OIG flags active medication list issues in VA EHR

In a statement to the U.S. House of Representatives Committee on Veterans Affairs, the VA’s Office of Inspector General reported that if veterans have had treatment at one of five sites using the department’s Oracle Health electronic health record and then follow up at a site on the legacy Vista EHR, their medication information may be incorrect.


“Although Oracle Health has since resolved some of the NCPS-identified issues, the OIG is concerned that the new EHR will continue to be deployed at medical facilities before resolving the remaining issues related to inaccurate medication ordering, reconciliation and dispensing that can affect patient safety,” said David Case, deputy inspector general at OIG in a statement to the House Veterans Committee’s subcommittee on technology modernization at a February 15 hearing on the safety and efficacy of the beleaguered EHR.

OIG has provided the VA more 70 recommendations for corrective action since April 2020, Chase noted in the statement. In addition to the national pharmacy-related patient safety issues, ongoing scheduling affects veteran patient engagement and appointment wait times remain, he said.

Case reported that the recent OIG work on pharmacy-related patient safety issues began with a reported prescription backlog at the VA Central Ohio Healthcare System in Columbus, Ohio after the Oracle go live in April 2022. 

“The OIG found that facility leaders took timely and sustainable steps to manage the backlog issue,” he said in the statement. 

“During its review, however, the OIG identified other unresolved high-risk patient safety issues, including patient medication inaccuracies, user challenges, inaccurate medication data, staff’s creation of numerous workarounds to provide patient care, a volume of staff educational materials for pharmacy-related functions that was overwhelming and insufficient staffing.”

Case provided the representatives an overview of the error in Oracle Health’s software coding, which resulted in the widespread transmission of incorrect of unique medication identifiers from new EHR sites to legacy EHR sites through the agency’s health data repository.

“The OIG learned these unique identifiers became inaccurate during their transmission to the HDR when fills for certain prescriptions were processed through the Consolidated Mail Outpatient Pharmacy (referred to as the mail order pharmacy),” said Case.

While Oracle patched the software to ensure the accuracy of the medication identifiers, the incorrect data – entered as far back as October 2020 – was not corrected.

“The mail-order pharmacy-related data generated from approximately 120,000 patients served by new EHR sites are still incorrect,” he said.

“These patients face an ongoing risk of an adverse medication-related event if they receive care and medications from a VA medical center using the legacy EHR system.”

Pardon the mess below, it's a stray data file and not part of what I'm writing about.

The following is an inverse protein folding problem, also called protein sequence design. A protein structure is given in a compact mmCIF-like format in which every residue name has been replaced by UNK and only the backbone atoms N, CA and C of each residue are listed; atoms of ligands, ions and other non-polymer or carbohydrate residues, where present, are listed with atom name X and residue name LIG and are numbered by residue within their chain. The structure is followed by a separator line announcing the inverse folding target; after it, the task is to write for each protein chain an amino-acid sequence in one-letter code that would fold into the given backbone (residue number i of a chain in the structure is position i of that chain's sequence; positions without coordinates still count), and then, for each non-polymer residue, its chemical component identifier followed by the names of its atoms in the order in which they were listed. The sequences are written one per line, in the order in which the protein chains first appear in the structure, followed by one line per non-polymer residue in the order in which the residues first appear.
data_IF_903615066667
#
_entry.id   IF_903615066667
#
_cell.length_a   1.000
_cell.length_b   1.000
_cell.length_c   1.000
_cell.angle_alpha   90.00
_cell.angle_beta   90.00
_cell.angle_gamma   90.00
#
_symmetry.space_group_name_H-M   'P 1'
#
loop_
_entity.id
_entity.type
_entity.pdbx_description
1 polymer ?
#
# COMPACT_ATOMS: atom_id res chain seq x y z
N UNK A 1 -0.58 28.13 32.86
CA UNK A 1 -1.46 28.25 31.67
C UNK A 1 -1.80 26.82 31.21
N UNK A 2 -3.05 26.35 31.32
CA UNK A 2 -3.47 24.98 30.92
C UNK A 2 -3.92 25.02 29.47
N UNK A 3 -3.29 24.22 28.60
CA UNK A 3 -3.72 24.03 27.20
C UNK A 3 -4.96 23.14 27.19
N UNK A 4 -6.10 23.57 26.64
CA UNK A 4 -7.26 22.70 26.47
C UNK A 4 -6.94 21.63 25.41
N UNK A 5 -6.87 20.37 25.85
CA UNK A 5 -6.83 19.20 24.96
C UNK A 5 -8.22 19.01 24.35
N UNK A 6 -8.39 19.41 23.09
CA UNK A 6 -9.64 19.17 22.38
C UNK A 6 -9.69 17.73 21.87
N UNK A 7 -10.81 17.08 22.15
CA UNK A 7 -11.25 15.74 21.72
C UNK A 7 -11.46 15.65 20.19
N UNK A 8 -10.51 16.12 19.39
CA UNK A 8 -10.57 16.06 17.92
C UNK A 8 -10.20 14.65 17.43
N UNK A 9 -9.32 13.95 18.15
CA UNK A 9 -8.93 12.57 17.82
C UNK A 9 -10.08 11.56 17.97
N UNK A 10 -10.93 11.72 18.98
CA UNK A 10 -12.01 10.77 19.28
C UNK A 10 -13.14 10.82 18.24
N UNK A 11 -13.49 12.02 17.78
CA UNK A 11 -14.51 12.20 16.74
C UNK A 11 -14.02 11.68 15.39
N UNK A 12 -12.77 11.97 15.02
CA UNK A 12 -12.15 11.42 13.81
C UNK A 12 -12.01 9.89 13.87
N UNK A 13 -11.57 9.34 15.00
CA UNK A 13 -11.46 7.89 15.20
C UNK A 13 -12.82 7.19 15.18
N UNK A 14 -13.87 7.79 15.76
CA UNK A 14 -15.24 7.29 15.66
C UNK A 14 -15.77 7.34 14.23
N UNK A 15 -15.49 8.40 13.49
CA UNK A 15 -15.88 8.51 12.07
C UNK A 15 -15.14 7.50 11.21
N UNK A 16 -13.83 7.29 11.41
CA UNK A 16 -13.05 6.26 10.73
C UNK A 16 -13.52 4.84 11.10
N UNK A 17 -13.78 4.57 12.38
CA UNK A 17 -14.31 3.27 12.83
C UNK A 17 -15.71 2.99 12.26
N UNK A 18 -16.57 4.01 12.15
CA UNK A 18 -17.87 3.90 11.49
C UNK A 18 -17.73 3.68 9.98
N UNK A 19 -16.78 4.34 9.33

He noted that with the discovery, OIG found further problems with the transmission of medication and allergy information from the new EHR to the HDR. 

The consequences include discontinued medications by new EHR-site providers appearing in the legacy EHR as active and current prescriptions and similar errors with allergy warnings and other incomplete or inaccurate information.

We have reached out to Oracle Health for comment and will update this story as more information becomes available.


This past year, the VA renegotiated its with Oracle (which acquired Cerner in 2021) following five years of rollout challenges and performance issues with the Cerner EHR that impacted veterans’ care. In at least one report, a veteran was hospitalized after medication was dropped from the list in the EHR.

Medication management under the EHR modernization program has been a concern for OIG and lawmakers since the incident at Mann-Grandstaff VA Medical Center in Spokane, Washington, in 2022.  

“The OIG is not confident in [Electronic Health Record Modernization Integration Office] leaders’ oversight and control of the new systems’ HDR interface programming,” Case said in the statement last week.


“As of September 2023, about 250,000 veterans – who either received medication orders or had medication allergies documented in the new EHR from October 2020 – may be unaware of the potential risk for a medication- or allergy-related patient safety event if they receive care at a legacy EHR site,” Case said.

“A VHA leader told the OIG that, as of December 2023, they had no knowledge of the development of a comprehensive strategy to conduct a look-back of the care of the growing number of patients who have received and continue to receive services, including medication prescriptions, at legacy sites,” he said.

Andrea Fox is senior editor of Healthcare IT News.
Email: afox@himss.org

Healthcare IT News is a HIMSS Media publication.

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